How the youth are affected, and what we can do
Bangladesh is in the period of a demographic dividend, where 60% of people are young. As the youth are being deprived of access to material, spiritual, and emotional resources -- their capacities, and home-grown thoughts, are not functioning for disaster management and environmental protection.
We know that people who earn less than Tk67 per day or consume less than 2,122 kilocalorie per day are poor. During the period of 1985-86, the poverty rate was 55.7%, and then the rate was 31.5% in 2010. Now, 22% of people live under the poverty line. But food consumption and income are not real indicators to measure poverty.
Extreme and hardcore poverty, Covid-19 induced income poverty, food poverty, jobless poverty, housing and health poverty, child poverty, poverty of landless people, poverty of immobilized people, poverty of slum people, ecological poverty, insecurity induced poverty of mass people, poverty of haor, baor, and marginal people -- all are prevailing in our country. The 2020 flooding has already begun in Bangladesh.
At the end of May, Amphan swept from one end of the country to the other. Over 2.4 million people were evacuated to enduring and impermanent shelters before the cyclone hit, and over 200,000 houses were fully spoiled. Synchronization with local governments and health facilities is decisive for communities to seek advice on how to facilitate health services.
Exhortations come as Bangladesh braces itself for mostly heavy rain, among fears that the increasing approach in water levels of major rivers might persist. Flooding hit several northern districts in late June after heavy rains in the country and river catchments in India. Jamalpur, Kurigram, and Gaibandha districts were the worst affected, with some flash flooding also reported in the Sylhet and Sunamganj districts.
Since then, flooding has been reported in several other districts. In line with a report by Network for Information, Response, and Preparedness Activities on Disaster (NIRAPAD), a total of 1,012,775 people have been affected and 221,158 households marooned.
The affected districts include Lalmonirhat, Kurigram, Gaibandha, Nilphamari, Rangpur, Sunamganj, Sirajganj, Bogra, Jamalpur, Sylhet, Tangail, Rajbari, and Madaripur. Districts expected to witness further flooding are Kurigram, Lalmonirhat, Rangpur, Nilphamari, Gaibandha, Sylhet, Sunamganj, Netrokona, Kishoreganj, Bogra, Sirajganj, Jamalpur, Tangail, Rajbari, Madaripur, Shariatpur, Chandpur, Munshiganj, Faridpur, Manikganj, Rajshahi, Natore, and Naogaon.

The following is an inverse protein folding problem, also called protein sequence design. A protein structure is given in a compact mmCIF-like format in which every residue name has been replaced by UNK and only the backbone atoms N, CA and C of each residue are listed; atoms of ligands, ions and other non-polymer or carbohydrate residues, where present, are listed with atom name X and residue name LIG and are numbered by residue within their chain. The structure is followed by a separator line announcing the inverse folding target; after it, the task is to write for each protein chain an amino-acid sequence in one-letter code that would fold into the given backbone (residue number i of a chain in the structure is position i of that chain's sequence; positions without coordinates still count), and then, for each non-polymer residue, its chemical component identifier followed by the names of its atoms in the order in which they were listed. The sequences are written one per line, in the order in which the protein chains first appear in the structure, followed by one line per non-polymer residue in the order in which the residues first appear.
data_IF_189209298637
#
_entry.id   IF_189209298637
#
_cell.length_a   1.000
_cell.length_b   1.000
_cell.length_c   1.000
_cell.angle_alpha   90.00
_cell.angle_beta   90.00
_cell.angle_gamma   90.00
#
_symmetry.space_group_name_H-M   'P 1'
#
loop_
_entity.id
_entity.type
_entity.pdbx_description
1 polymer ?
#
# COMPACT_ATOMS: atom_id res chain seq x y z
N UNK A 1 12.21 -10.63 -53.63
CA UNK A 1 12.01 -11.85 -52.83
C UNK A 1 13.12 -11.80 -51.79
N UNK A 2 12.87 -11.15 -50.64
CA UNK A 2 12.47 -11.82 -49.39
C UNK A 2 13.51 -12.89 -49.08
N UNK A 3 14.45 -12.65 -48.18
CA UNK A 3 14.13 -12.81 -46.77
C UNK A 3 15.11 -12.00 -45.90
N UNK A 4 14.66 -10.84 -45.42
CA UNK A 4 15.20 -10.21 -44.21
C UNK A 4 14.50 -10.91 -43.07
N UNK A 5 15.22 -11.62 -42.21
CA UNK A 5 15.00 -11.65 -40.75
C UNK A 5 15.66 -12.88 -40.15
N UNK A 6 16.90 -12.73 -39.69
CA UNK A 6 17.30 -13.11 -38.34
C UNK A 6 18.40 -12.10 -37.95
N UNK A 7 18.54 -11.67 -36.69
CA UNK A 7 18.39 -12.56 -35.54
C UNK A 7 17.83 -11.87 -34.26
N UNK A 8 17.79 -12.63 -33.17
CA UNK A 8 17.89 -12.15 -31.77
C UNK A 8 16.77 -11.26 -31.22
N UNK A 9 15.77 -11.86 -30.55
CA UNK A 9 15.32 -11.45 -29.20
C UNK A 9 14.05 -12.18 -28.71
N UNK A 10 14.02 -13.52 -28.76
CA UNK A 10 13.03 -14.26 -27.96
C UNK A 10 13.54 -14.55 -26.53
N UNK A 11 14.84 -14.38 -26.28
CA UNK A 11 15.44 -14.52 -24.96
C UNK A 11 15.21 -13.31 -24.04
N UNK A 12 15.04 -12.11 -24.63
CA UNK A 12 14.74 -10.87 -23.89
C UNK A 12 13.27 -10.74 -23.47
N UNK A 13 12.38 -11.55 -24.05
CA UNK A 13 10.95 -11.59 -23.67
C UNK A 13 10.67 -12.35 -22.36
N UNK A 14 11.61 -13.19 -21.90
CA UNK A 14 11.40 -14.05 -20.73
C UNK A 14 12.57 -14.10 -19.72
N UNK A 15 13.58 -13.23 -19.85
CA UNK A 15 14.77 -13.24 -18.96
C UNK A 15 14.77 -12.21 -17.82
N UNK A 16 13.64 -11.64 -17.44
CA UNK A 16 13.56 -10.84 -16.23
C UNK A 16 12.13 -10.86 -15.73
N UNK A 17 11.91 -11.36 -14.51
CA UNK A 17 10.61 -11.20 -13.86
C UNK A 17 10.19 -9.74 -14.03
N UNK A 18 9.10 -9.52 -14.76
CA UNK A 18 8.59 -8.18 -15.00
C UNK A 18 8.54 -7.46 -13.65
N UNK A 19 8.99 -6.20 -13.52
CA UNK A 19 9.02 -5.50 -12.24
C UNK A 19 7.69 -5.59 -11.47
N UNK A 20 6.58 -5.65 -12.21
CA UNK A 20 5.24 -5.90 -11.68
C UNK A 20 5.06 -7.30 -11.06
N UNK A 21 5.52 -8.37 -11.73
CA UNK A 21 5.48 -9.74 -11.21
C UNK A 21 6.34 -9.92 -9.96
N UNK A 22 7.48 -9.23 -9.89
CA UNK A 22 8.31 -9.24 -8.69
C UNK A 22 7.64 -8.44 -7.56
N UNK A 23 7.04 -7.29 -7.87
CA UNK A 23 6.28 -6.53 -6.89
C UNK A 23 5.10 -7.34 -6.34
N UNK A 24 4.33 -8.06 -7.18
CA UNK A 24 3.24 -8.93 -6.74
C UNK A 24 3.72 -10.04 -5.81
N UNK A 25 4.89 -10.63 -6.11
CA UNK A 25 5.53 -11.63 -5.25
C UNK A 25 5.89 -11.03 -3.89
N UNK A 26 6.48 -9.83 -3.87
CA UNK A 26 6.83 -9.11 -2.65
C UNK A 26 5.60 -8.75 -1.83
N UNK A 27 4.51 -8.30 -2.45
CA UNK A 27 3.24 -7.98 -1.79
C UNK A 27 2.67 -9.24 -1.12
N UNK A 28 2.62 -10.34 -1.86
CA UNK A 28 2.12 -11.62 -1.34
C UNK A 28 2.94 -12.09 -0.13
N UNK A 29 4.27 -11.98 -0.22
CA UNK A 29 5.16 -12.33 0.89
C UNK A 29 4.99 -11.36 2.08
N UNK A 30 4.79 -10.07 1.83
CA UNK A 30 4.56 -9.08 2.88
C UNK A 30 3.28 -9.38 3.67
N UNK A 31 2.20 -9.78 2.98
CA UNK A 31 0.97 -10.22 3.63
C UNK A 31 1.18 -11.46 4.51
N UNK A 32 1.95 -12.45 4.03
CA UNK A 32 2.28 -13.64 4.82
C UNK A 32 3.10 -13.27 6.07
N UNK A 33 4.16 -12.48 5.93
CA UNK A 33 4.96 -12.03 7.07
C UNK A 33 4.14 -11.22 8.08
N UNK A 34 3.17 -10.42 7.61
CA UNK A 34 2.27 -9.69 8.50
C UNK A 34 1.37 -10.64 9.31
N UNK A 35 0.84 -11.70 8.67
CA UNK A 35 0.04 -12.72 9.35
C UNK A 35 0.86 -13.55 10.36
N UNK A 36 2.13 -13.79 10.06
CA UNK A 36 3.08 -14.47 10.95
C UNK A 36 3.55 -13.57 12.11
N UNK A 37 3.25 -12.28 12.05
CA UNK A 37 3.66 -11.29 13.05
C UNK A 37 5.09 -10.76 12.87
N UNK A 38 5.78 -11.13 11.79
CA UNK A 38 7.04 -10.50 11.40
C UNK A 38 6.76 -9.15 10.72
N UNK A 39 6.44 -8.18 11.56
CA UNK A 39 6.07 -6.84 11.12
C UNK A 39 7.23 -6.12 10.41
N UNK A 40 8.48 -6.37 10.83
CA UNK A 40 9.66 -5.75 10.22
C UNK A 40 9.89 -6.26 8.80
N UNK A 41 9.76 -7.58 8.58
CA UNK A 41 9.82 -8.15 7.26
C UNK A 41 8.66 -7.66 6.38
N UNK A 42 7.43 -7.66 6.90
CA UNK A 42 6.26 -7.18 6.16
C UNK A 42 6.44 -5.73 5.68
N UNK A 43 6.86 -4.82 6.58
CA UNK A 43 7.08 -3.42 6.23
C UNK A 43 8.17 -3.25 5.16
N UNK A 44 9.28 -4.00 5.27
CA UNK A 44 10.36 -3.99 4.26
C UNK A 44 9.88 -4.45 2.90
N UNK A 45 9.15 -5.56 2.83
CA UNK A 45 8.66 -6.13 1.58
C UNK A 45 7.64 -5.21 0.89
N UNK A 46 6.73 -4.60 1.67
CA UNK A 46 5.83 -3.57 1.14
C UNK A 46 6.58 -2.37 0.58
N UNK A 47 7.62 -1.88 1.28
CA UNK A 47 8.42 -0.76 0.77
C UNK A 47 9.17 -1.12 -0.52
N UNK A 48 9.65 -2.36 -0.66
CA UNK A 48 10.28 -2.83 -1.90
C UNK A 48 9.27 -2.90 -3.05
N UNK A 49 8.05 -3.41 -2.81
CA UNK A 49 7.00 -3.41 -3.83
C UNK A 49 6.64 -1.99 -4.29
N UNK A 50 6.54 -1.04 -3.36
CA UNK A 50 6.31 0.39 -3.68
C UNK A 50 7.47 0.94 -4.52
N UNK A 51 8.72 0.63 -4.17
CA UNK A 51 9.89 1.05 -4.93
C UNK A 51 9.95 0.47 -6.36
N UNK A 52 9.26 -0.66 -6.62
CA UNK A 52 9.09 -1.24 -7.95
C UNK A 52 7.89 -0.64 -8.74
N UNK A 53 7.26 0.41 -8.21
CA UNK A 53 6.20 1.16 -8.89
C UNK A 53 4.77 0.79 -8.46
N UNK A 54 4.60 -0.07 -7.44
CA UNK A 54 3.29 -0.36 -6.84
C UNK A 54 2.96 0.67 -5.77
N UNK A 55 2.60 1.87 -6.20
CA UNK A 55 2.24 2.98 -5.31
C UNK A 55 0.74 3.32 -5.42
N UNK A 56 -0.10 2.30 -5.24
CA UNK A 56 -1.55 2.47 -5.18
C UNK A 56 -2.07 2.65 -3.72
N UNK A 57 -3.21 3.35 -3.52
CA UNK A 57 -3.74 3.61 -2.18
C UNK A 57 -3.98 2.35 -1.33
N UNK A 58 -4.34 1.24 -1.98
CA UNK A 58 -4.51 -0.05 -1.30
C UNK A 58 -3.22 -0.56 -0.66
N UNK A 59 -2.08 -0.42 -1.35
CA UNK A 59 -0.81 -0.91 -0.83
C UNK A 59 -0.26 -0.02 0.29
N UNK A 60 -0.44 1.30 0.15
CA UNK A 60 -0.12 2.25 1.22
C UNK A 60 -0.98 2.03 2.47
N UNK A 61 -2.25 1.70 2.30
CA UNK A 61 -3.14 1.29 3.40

The flood situation may again worsen in the two northeastern districts of Sylhet and Sunamganj, with a break of just several days when the region witnessed short- term floods since last week of June, as the water levels of all major rivers in the upper Meghna basin started rising again because of the onrush of upstream water, together with heavy rainfall.
World Bank predicts a one-metre rise in sea level will inundate 20% of its coastal region, leaving 25 to 30 million people without homes, without jobs. As per WB’s “South Asians Hotspot” published in September 2018 more than three quarters or 134 million out of 165 million population of Bangladesh or 82% are at risk of declining living standards as a result of erratic climate change. Rising temperatures could affect living standards in a diverse way.
The decline in living standards as a result of changes in average weather could cost a loss of 6.7% or 171 billion of Bangladesh’s GDP by 2050 unless actions are taken to reduce emissions and global annual average temperature increase. In fact, the cost of inaction will be highest for the severely affected regions, amounting to 59 billion or a 14.4% loss in GDP by 2050.
If the current trend is not reversed, then nearly 800 million people of South Asia will be affected, and if corrective actions are taken, then around 370 million will be affected. Consequently, the youth cannot be equal members of society due to the lack of three resources:
Material resources (income, nutrient food, proper education, health care, rights in land, forest, water bodies, and employment), spiritual resources, and emotional resources. Coronavirus has added a new dimension of youth poverty. If we consider the price hike and low unemployment, then the rate would be 83%.
The situational imperatives of “youth poverty” makes them powerless, isolated, hopeless, helpless, and weak. It is time to ensure health care facilities, economic opportunities, social facilities, the guarantee of transparency, and protective security for the young generation.
Otherwise, the total development process will be fear, uncertainty, and doubt. As Bangladesh is one of the most vulnerable countries in terms of climate vulnerability, Prime Minister Sheikh Hasina has been taking action to live with natural disasters. She adopted the “Climate Change Strategies and Action Plan” as early as 2009. She also involved communities and created 6,000 well-trained volunteers and constructed nearly 3,800 cyclone shelters.
The current situation demands developing flood-resistant salinity resilient crops, empowering flood- affected people, upholding Covid-19 health services, providing pure potable water, and proper sanitation in order to adapt to climate change, and the pandemic, for social welfare.
Shishir Reza is an Environmental Analyst and Associate Member, Bangladesh Economic Association.